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Can you please tell me what's the difference between this new hybrid shutdown option and the hibernation option and which one boots faster. As to my knowledge I know that the hibernation option takes some time to boot windows in compared to other options like sleep, hybrid sleep and rapid start technology.

 

Basically it is "normal" hybernation after having logged off, but there are some more differences.

See:

http://www.msfn.org/...w-does-it-work/

 

And:

http://amigotechnote...e-in-windows-8/

http://www.sevenforu...7-possible.html

http://www.wildersse...id-boot.335028/

 

In this:

http://www.techrepub...-feature-works/

you will also find (as a side note) a pearl of wisdom by Greg Shultz:

On a modern Windows 8 computer, the establishment of the hardware session is a much quicker operation than on older systems because the UEFI system is much more efficient than the BIOS system.

 

 

jaclaz



#7
MagicAndre1981

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does normal Hibernation works all the time? Look inside the eventlog, maybe you get a BSOD during resume, so that Windows restarts and boot the old school way.


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#8
evilevil

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I actually checked the event log file after each start up and I figured out that when the windows starts fast there will not be any errors regarding the problem, but when the windows boots slowly I can see that there is some errors regarding windows shutdown and start up and which is as follows

 

1- Windows failed fast start up with error status 0xC00000D4.

 

2- The system has rebooted without cleanly shutting down first. This error could be caused if the system stopped responding, crashed, or lost power unexpectedly.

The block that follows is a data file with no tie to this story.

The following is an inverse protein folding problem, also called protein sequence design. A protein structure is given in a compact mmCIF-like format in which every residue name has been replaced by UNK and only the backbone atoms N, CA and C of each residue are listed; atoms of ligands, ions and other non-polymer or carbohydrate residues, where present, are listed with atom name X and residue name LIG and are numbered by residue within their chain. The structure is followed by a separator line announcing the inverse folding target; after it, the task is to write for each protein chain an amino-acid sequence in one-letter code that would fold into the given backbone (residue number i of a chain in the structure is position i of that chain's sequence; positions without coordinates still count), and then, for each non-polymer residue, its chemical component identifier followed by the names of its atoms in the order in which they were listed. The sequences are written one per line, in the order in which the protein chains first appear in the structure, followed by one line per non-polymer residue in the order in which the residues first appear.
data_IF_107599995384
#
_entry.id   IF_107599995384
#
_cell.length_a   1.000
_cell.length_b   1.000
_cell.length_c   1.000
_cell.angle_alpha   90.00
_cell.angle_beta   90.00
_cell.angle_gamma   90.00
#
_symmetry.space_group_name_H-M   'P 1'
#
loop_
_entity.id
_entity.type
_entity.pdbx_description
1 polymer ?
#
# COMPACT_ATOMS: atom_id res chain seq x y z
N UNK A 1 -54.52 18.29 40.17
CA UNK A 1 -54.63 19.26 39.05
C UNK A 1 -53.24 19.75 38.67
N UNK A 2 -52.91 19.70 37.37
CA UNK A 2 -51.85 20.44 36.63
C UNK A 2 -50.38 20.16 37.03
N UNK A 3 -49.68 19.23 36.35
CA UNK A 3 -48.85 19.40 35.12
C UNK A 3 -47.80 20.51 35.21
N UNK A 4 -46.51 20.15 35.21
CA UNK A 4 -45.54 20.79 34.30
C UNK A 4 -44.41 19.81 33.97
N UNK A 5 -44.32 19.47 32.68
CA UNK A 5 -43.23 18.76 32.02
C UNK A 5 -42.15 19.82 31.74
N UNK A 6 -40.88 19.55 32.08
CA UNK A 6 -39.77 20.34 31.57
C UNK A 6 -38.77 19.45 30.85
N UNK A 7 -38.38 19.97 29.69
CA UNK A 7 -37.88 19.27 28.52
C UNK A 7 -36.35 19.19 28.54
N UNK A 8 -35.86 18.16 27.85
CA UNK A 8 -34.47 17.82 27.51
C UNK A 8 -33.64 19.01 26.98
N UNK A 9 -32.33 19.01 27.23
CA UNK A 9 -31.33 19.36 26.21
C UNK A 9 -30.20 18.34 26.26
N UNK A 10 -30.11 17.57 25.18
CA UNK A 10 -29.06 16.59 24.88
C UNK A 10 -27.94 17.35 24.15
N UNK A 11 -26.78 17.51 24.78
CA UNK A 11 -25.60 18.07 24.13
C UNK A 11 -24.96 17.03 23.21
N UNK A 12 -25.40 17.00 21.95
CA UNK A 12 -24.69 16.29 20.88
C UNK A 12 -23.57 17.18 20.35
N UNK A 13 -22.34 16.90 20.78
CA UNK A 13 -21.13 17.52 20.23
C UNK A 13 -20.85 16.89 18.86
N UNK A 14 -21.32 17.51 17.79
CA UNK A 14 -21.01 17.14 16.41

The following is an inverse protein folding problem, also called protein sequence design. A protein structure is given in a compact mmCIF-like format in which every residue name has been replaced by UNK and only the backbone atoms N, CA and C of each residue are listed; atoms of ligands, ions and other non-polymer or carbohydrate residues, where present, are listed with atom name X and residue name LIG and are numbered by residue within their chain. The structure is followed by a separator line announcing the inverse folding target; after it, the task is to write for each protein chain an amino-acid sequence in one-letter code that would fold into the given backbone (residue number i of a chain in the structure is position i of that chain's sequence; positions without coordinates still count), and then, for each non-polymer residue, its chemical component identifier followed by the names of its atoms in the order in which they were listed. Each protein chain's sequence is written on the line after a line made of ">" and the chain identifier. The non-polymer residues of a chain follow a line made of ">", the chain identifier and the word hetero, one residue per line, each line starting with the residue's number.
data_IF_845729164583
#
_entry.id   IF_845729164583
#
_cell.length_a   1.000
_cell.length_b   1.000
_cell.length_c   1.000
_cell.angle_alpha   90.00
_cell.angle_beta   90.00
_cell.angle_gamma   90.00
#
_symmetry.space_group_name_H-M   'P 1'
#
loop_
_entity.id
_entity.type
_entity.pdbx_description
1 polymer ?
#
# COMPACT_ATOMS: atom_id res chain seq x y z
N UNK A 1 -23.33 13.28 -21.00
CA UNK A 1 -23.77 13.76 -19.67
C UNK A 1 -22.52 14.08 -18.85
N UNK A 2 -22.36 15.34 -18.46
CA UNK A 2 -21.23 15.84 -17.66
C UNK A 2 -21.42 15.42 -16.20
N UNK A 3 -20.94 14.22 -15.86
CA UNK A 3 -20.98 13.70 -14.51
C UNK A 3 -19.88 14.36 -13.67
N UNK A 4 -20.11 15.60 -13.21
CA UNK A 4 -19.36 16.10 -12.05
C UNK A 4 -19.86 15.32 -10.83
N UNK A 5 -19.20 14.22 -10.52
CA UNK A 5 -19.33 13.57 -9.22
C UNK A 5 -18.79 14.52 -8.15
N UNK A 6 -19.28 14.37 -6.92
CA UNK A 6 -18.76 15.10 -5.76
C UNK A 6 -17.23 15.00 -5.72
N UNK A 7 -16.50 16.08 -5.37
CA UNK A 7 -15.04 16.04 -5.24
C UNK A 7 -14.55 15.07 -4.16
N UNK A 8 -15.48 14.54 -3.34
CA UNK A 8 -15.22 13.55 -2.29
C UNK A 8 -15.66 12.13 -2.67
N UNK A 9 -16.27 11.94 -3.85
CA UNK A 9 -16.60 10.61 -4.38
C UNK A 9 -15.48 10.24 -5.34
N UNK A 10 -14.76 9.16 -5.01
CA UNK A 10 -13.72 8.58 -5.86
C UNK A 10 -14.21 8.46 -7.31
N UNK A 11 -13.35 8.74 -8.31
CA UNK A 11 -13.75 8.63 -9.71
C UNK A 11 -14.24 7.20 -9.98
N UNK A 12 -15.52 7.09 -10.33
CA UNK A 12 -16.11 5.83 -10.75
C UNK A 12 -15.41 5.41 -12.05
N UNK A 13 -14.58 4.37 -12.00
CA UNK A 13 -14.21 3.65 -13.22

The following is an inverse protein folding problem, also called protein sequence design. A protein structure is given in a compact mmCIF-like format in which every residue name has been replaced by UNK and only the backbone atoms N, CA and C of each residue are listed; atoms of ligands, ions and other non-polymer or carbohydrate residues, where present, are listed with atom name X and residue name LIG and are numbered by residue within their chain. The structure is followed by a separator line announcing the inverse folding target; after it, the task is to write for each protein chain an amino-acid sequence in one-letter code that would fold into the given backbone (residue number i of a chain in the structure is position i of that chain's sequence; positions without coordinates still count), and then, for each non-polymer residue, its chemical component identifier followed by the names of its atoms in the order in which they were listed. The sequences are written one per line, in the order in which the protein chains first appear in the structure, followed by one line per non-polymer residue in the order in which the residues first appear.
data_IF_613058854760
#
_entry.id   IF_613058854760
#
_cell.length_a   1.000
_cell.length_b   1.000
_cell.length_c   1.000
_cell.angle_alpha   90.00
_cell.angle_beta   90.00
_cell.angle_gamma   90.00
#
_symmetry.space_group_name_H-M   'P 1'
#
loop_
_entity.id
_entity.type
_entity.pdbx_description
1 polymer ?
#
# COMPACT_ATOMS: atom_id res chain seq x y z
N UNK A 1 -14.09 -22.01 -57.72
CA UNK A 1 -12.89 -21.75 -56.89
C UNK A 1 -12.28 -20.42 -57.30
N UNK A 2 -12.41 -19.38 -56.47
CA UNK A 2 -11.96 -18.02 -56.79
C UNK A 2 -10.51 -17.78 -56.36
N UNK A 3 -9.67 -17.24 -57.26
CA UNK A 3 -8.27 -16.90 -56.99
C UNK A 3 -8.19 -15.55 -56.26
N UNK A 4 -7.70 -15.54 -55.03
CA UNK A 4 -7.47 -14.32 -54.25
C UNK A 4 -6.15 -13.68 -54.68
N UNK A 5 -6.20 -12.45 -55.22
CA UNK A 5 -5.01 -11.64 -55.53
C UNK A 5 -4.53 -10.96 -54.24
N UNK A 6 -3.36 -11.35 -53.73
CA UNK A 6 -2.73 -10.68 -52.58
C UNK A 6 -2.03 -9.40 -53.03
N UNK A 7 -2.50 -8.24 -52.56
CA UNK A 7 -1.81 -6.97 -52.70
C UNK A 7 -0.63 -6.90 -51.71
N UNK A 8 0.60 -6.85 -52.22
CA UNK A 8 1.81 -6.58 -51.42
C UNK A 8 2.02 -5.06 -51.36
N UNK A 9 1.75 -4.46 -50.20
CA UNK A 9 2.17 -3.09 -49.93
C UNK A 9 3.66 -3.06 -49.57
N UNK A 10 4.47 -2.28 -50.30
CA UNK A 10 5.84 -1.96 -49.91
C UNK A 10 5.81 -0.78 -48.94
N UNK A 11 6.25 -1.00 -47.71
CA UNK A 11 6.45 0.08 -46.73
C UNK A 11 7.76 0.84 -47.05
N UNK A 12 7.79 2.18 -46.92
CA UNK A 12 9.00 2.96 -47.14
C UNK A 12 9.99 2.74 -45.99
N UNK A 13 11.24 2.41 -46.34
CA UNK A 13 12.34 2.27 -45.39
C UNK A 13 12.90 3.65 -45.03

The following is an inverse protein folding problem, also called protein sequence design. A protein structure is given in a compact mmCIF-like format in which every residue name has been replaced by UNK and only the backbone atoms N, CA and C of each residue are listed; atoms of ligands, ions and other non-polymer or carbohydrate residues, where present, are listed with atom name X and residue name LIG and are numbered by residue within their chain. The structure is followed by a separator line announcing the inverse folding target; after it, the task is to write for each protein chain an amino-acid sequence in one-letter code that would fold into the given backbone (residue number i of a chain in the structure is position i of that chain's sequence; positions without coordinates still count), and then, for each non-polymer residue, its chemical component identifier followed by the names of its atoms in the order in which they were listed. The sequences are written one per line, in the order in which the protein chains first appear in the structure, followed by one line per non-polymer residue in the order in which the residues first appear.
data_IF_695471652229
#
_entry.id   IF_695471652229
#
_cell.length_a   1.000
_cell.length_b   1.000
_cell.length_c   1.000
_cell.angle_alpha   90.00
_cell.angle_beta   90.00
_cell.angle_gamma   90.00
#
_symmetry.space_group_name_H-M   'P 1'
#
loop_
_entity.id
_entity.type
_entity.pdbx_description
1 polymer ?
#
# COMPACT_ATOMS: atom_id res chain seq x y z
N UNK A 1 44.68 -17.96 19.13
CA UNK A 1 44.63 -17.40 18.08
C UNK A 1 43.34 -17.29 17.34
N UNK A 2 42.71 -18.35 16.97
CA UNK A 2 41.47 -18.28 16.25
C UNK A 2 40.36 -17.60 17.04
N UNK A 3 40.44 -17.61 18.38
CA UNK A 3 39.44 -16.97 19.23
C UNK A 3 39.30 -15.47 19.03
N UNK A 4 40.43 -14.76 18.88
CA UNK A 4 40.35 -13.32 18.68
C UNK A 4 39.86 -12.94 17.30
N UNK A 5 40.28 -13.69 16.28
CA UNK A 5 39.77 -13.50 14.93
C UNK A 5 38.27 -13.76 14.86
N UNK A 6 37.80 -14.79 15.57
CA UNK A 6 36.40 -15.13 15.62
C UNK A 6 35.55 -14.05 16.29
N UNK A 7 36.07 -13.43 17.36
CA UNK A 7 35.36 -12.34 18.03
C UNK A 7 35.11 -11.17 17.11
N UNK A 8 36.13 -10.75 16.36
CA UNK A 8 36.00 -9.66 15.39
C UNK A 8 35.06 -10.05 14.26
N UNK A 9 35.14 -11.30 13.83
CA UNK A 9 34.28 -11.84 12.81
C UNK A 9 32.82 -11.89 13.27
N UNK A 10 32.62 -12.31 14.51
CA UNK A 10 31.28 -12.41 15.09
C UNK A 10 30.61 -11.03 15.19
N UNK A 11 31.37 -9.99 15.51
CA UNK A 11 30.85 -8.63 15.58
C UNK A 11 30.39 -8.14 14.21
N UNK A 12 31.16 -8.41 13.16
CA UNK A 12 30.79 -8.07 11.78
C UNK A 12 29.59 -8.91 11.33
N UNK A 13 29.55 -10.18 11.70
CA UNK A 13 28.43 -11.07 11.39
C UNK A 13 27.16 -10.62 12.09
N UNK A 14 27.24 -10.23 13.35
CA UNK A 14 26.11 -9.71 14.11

3- The previous system shutdown at 10:21:57 PM on ‎9/‎17/‎2014 was unexpected.

 

And for the second and third errors I'm sure that when I powered off the PC it powered off correctly and without any errors

 

So what exactly could be causing these errors and how can I solve it, any ideas.


Edited by evilevil, 17 September 2014 - 11:44 PM.


#9
shae

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Can you please tell me what's the difference between this new hybrid shutdown option and the hibernation option and which one boots faster. As to my knowledge I know that the hibernation option takes some time to boot windows in compared to other options like sleep, hybrid sleep and rapid start technology.

 

And also does hibernation consume any power

 

I haven't timed it, but I think wakeup from hibernation should be quicker than any sort of shutdown/restart. 

 

Hibernation stores the memory contents to the disk, and turns the computer off. It doesn't use power. It keeps your whole state, including open programs, etc.

 

Hybrid shutdown is probably a shutdown/power up that stores and restores some core state of the OS, but not programs, and maybe not various other things. I believe it should be quicker than a full shutdown/wake up, but slower than hibernation.

 

Sleep turns off various things in the computer, but keeps the memory active. On wakeup there's very little it needs to do so it's quick. If you lose power, you lose your unsaved stuff.

 

Hybrid sleep, if I'm not mistaken, is a sleep that starts by writing the memory to disk, but then doesn't turn off the power to memory. Normally you wake up like from sleep, but if you lose power you don't lose your state, unlike normal sleep. Perhaps it can also turn into a full hibernation after a preset sleep time, to save battery, but maybe that's another feature.

 

Rapid Start is something of Intel. Not sure what it is, maybe some name for hibernation on SSD?



#10
MagicAndre1981

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the error code 0xC00000D4 means that Windows has issues to detect the correct drive:

C:\Users\André>err 0xC00000D4
# for hex 0xc00000d4 / decimal -1073741612